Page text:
Retirement confidence or ignorant bliss?
By Joel Dresang
I was a cocksure teenager who had just mastered the skill of waterskiing. I was so certain that I could glide across any water surface in any condition that I convinced my father to stop the boat and let me take a whirl.
The trouble was we were on Lake Michigan.
The shock of the frigid water seized me the instant I plunged in. I couldn’t breathe. My limbs went numb. I panicked. My life passed before my eyes.
Thus I learned as an adolescent that as helpful as it is to have confidence, it can get you in over your head.
Americans’ retirement confidence nudged up this year, according to a 28th annual survey by the nonprofit Employee Benefit Research Institute. Nearly two-thirds (64%) of workers said they’re confident that they and their spouse will have enough money to live comfortably in retirement. That’s up from 60% in 2017 and a recent low of 55% in 2014. It ties for the highest level of retirement confidence since before the Great Recession.
The trouble is most of us are ill-prepared for retirement. According to a representative sample of workers surveyed for the Retirement Confidence Survey:
- 36% said neither they nor their spouse had any money saved for retirement.
- 26% of those who have saved said they and their spouse had saved less than $1,000.
- 79% of those who have saved said it was less than $250,000.
And it’s not just money. Only 46% of the survey respondents said they have even thought about what they will do in retirement. In other words, 54% have not considered how they’ll spend their golden years!
So why are workers so confident of their retirement when they’ve done so little to prepare for it? It could be a case of ignorant bliss. A 17-year low in unemployment probably helps, as well as the second-longest bull market in modern history.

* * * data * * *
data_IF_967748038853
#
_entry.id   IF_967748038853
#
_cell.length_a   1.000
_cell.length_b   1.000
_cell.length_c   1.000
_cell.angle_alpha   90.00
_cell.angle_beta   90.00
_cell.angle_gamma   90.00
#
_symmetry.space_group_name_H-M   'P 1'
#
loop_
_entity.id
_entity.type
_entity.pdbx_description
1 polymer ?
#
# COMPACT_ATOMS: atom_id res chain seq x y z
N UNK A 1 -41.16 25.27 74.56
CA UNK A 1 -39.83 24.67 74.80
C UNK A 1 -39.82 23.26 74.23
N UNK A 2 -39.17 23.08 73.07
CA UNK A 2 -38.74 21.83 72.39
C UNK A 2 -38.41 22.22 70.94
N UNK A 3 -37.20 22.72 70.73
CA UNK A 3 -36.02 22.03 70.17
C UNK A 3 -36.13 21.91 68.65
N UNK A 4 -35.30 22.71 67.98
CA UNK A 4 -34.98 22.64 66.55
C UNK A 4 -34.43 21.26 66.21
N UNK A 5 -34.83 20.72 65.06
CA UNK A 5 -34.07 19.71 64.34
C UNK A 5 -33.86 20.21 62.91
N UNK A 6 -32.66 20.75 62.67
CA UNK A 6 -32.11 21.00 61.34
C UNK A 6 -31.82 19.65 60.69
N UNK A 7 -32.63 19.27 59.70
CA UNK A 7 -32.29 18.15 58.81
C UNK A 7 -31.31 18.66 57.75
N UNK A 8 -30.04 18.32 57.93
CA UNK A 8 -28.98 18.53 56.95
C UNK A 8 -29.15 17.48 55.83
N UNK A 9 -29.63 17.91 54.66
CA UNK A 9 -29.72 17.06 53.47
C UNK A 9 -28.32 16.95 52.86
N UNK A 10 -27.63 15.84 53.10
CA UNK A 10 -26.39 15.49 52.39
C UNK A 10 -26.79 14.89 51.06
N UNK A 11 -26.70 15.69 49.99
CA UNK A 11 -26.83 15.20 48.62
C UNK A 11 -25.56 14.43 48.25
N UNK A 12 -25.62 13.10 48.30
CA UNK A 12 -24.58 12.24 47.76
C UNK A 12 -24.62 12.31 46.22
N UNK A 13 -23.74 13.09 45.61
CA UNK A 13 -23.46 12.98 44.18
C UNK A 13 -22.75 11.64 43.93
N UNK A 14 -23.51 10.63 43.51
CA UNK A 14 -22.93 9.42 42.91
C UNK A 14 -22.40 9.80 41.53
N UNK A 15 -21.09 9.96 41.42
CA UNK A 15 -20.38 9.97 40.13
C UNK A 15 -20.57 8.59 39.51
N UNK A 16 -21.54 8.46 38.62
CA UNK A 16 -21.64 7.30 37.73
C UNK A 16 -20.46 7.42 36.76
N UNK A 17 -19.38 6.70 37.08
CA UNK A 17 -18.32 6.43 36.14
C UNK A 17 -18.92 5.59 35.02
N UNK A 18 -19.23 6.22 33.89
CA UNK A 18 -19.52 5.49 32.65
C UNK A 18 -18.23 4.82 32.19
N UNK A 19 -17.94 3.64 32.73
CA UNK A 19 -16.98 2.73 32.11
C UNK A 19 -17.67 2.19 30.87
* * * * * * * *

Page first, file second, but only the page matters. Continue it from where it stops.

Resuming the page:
Still, as my impulsive leap into Lake Michigan taught me, a little forethought could go a long way.
According to the survey, of those workers who had a retirement savings plan, 84% said they have personally saved for retirement, as opposed to 13% who aren’t in a plan.
Just talking about retirement can make you more conscientious about working toward it. The good news is that there are resources to help envision retirement. For starters:
- To review your estimated Social Security benefits, sign up for a secure online account and learn more through this Money Talk Video from Lisa Lewitzke.
- To get an idea of how much you will spend in retirement, read this Money Talk article on budgeting by Tom Pappenfus. It includes an interactive worksheet.
- To estimate how much money you need to accumulate before you can retire comfortably, read this Money Talk article by Brian Kilb and watch this Money Talk Video from Art Rothschild.
- To strategize on how much money you could safely spend from your savings in retirement, view this Money Talk Video from Art Rothschild.
My mother laughed whenever she recalled the look on my face as I gasped to be rescued from the chilly trap of Lake Michigan. Sometimes she would bring up the episode out of nowhere, as if to remind me of the hazards of being too sure of myself.
Of course, I survived my youthful impetuosity. Such mistakes are best made when we are young. But we cannot afford to be rash about retirement. It’s good to be confident, but it’s wise to test the waters before we jump in.
Joel Dresang is vice president-communications at Landaas & Company.
(initially posted May 29, 2018)
Retirement investing: Where to begin, a Money Talk Video with Kyle Tetting
CNNMoney retirement savings calculator
Retirement investing resources, from the Financial Industry Regulatory Authority
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